We showed up at Mondial when it opened, and power walked towards the VIP area, where we got our shiny media bracelets. Paul strapped me with a sexy little microphone, and then we got to tastin’. In the “VIP” media area, the beer is free, but you are limited to about 100 or so bottles to choose from (that’s not a criticism, but rather that it could be a challenge to find “the beer” that Paul will love).
The first thing that caught my eye was something I really wanted to try anyway: a yuzu fruited Berliner Weiss from New Belgian brewing. Also, this could be a potential candidate for Paul. However, after tasting it, I found that it wasn’t nearly sour enough, and had this off-putting, overpowering spiciness. Paul wasn’t impressed either. The next thing we tried was Muskoka’s Double Mad Tom IPA, aged in cognac barrels. Arguably this one was all for me; I didn’t think he’d actually like it, and he didn’t. Sadly, neither did I. It was way past its prime, and the cognac barrel notes weren’t interesting enough to save it. I’m not sure how old the bottles were, so maybe that was the problem. Next was a beer that I’ve wanted to try for a while, but it’s more for the gimmick than anything else. It was “Beard Beer” from Rogue Brewing out of Portland. This beer is made with a yeast strain that originates from the brewmaster’s own beard. Yes, you read that right – we drank beard. More details on this here. It’s considered a “wild ale,” but from my perspective, it carried none of the complexities that one normally gets in these styles. Instead, it was a muted, cardboard flavoured mess. Paul also wasn’t a fan either.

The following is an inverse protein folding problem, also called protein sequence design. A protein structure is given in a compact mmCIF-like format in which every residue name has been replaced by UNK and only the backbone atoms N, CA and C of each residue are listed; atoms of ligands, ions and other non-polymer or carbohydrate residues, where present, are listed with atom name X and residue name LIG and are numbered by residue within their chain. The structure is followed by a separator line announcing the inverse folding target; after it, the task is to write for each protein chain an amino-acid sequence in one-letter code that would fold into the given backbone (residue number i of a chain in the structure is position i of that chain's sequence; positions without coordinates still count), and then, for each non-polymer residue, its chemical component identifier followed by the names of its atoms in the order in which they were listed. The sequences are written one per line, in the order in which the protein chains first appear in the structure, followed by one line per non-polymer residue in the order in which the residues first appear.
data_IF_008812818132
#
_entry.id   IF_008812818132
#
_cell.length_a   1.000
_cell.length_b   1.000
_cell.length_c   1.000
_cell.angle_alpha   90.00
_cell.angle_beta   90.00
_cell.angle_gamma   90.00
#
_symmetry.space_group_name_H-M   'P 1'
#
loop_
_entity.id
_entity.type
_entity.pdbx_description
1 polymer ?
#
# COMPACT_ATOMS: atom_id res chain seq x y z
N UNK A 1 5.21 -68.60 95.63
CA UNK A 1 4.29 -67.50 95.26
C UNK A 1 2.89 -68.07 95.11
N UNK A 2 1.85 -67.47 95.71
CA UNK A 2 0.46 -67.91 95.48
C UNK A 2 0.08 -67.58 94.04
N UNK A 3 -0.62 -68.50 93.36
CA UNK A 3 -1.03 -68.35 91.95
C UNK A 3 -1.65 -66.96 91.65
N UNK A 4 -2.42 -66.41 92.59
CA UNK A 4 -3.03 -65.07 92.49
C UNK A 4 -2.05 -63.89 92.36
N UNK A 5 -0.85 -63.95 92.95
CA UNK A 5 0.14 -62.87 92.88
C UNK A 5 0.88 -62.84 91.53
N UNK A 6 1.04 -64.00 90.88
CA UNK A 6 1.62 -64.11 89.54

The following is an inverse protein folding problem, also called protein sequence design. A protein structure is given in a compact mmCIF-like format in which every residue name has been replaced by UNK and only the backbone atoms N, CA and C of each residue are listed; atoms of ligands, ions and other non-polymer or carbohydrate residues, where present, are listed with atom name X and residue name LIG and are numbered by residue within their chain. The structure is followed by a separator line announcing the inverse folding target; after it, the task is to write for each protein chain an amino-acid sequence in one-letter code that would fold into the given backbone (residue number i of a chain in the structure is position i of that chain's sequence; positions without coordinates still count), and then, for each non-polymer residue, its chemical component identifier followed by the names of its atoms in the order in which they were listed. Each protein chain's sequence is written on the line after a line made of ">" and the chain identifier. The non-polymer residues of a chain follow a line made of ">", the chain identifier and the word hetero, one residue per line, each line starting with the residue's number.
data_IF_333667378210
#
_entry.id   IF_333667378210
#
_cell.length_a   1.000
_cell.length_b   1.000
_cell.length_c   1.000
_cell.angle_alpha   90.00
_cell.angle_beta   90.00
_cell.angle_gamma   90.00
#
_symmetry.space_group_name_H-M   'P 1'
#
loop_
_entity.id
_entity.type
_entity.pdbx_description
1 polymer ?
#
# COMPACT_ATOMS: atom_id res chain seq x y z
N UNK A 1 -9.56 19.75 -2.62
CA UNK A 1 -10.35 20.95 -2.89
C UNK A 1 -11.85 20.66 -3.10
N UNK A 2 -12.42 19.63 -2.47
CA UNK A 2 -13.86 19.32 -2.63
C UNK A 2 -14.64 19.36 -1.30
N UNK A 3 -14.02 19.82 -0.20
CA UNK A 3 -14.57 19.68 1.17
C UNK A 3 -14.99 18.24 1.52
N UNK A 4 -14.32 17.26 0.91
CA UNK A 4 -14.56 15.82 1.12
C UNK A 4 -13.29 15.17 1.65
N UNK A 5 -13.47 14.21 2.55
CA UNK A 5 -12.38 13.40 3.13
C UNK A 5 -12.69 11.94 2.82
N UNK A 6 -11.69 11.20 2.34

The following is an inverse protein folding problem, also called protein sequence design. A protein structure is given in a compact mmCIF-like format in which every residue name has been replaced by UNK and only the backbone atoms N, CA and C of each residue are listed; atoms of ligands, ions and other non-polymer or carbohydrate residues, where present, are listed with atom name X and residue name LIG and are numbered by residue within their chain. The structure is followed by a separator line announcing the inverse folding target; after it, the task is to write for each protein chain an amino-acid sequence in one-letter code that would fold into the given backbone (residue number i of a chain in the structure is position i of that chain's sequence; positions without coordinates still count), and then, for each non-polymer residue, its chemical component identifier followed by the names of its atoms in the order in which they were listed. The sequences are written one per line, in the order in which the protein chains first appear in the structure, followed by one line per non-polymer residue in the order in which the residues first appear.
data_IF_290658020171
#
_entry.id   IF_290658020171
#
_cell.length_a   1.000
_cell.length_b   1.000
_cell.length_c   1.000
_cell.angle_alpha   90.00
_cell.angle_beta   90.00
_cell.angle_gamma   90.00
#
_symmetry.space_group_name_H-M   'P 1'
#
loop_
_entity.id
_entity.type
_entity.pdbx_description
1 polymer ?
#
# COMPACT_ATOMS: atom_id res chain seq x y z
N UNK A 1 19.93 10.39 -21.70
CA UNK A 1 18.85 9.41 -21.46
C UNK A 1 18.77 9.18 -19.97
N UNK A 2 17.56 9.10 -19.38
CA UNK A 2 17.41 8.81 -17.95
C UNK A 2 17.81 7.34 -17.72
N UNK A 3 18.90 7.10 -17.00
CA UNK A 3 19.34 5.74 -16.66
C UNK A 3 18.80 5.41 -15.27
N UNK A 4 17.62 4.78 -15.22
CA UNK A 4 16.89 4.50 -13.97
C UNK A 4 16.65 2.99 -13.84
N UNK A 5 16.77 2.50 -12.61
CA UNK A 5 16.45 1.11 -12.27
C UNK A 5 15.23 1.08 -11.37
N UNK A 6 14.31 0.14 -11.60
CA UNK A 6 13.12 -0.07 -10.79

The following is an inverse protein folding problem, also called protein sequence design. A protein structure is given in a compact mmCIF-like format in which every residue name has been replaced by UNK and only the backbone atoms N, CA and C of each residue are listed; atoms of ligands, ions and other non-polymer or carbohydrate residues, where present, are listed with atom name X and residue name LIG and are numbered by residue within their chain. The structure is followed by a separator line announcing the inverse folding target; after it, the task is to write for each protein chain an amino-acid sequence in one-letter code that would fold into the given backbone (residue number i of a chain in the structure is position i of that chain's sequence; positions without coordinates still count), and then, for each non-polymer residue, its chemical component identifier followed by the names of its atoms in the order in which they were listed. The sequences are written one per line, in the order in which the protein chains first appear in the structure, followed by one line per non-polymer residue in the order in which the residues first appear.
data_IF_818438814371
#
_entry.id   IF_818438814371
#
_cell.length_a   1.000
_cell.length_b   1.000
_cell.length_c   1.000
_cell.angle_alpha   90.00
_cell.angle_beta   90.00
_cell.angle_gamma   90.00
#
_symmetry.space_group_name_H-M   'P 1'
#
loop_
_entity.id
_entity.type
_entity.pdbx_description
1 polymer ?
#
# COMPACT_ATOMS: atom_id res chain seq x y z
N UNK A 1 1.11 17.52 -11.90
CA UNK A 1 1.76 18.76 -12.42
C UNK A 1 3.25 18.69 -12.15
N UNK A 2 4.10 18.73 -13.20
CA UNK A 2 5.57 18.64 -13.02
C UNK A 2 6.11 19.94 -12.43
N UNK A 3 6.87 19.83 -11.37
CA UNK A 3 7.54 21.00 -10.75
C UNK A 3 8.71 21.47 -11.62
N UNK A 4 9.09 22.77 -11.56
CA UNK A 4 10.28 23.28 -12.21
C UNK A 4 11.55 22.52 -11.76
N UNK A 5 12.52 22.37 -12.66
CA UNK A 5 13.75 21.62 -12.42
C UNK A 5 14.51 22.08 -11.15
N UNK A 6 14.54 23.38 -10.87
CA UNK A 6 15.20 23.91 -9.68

Damn, that’s three pretty epic fails in a row! Normally I’m so positive. I had enough of this, so we got the hell out of there and headed towards the main room. I wanted him to drink some of the fresh fruited sours available on tap from our local Quebec breweries. First we hit up Les Trois Mousquetaires, a fantastic Brossard-based brewery (on the south shore of Montreal). We were greeted by my friend, the amazing Alex, who also happens to be their brewmaster. He had just tapped a cask of their recently released Berliner Weiss, however this particular variant was fermented with Brett and some berry called “Cameries”, which he described as tasting like a combination of cranberries and blueberries. It was deliciously fruity, yet exceptionally dry, with just the right sourness and bretty phenols to keep it all in check. I’d love to try it with some big carbonation (something you don’t get in a cask). Paul liked it, but it still didn’t rock his world. Then I realized what I thought the problem might be. Paul must need sugar. I quickly asked Alex to pour him their Baltic Porter Special Edition. It’s a 10% ABV, bourbon and brandy barrel aged Baltic porter that’s essentially liquid dessert (but still extremely well balanced). He took a sip and his eyes perked – he liked it, like, A LOT. Finally!